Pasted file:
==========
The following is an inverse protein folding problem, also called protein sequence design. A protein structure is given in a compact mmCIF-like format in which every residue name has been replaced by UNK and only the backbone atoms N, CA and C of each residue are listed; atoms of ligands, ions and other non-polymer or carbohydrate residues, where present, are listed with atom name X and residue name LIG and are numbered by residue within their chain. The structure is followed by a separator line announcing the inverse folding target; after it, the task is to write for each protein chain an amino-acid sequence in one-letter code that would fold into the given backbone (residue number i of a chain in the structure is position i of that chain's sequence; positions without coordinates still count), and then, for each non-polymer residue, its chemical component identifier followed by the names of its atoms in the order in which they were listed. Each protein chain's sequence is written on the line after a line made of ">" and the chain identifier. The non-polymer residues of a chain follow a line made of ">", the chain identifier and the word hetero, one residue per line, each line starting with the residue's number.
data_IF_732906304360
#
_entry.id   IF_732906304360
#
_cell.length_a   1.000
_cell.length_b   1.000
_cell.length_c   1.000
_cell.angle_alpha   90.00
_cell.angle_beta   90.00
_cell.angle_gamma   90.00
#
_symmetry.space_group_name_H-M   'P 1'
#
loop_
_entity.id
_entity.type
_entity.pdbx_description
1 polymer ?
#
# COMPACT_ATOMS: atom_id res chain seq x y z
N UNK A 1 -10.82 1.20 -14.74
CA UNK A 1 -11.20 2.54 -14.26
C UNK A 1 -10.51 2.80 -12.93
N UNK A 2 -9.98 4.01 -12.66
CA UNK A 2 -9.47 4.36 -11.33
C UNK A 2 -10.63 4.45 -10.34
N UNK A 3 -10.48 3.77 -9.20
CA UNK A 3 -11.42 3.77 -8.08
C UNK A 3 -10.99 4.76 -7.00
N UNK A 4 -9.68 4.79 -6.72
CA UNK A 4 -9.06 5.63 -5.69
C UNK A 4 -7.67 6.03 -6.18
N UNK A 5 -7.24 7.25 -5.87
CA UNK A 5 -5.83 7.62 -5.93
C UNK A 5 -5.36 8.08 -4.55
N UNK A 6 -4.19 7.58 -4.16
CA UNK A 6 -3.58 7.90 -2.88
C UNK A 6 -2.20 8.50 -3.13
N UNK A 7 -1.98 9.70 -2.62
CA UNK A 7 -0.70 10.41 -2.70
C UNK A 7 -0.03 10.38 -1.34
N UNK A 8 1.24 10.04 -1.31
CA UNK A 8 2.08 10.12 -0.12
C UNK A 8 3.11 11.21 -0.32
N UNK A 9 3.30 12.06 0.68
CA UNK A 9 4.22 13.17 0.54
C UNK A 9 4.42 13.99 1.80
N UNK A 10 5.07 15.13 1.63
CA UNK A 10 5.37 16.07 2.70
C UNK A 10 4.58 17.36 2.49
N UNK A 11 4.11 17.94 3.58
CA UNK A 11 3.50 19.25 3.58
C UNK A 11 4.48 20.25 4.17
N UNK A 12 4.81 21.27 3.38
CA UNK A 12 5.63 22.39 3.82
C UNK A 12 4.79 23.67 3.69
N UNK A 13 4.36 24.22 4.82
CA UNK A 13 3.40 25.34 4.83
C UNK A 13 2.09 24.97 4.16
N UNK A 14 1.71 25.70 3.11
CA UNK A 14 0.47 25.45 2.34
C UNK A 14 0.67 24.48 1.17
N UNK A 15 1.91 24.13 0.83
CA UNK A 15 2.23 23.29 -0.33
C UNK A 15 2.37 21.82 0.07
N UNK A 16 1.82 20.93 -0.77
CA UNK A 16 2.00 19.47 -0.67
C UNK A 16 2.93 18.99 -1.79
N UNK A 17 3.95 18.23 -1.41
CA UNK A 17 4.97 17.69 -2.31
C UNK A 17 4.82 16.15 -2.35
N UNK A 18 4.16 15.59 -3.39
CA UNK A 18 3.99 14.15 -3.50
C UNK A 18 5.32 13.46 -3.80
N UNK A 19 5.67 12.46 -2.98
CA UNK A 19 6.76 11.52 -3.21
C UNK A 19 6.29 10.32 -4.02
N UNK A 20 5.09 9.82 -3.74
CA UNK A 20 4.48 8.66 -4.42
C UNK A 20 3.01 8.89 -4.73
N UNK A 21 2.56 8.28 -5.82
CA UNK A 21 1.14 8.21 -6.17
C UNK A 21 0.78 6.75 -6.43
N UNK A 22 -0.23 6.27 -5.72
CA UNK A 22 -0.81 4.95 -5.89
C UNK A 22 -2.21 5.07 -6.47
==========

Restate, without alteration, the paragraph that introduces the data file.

The following is an inverse protein folding problem, also called protein sequence design. A protein structure is given in a compact mmCIF-like format in which every residue name has been replaced by UNK and only the backbone atoms N, CA and C of each residue are listed; atoms of ligands, ions and other non-polymer or carbohydrate residues, where present, are listed with atom name X and residue name LIG and are numbered by residue within their chain. The structure is followed by a separator line announcing the inverse folding target; after it, the task is to write for each protein chain an amino-acid sequence in one-letter code that would fold into the given backbone (residue number i of a chain in the structure is position i of that chain's sequence; positions without coordinates still count), and then, for each non-polymer residue, its chemical component identifier followed by the names of its atoms in the order in which they were listed. Each protein chain's sequence is written on the line after a line made of ">" and the chain identifier. The non-polymer residues of a chain follow a line made of ">", the chain identifier and the word hetero, one residue per line, each line starting with the residue's number.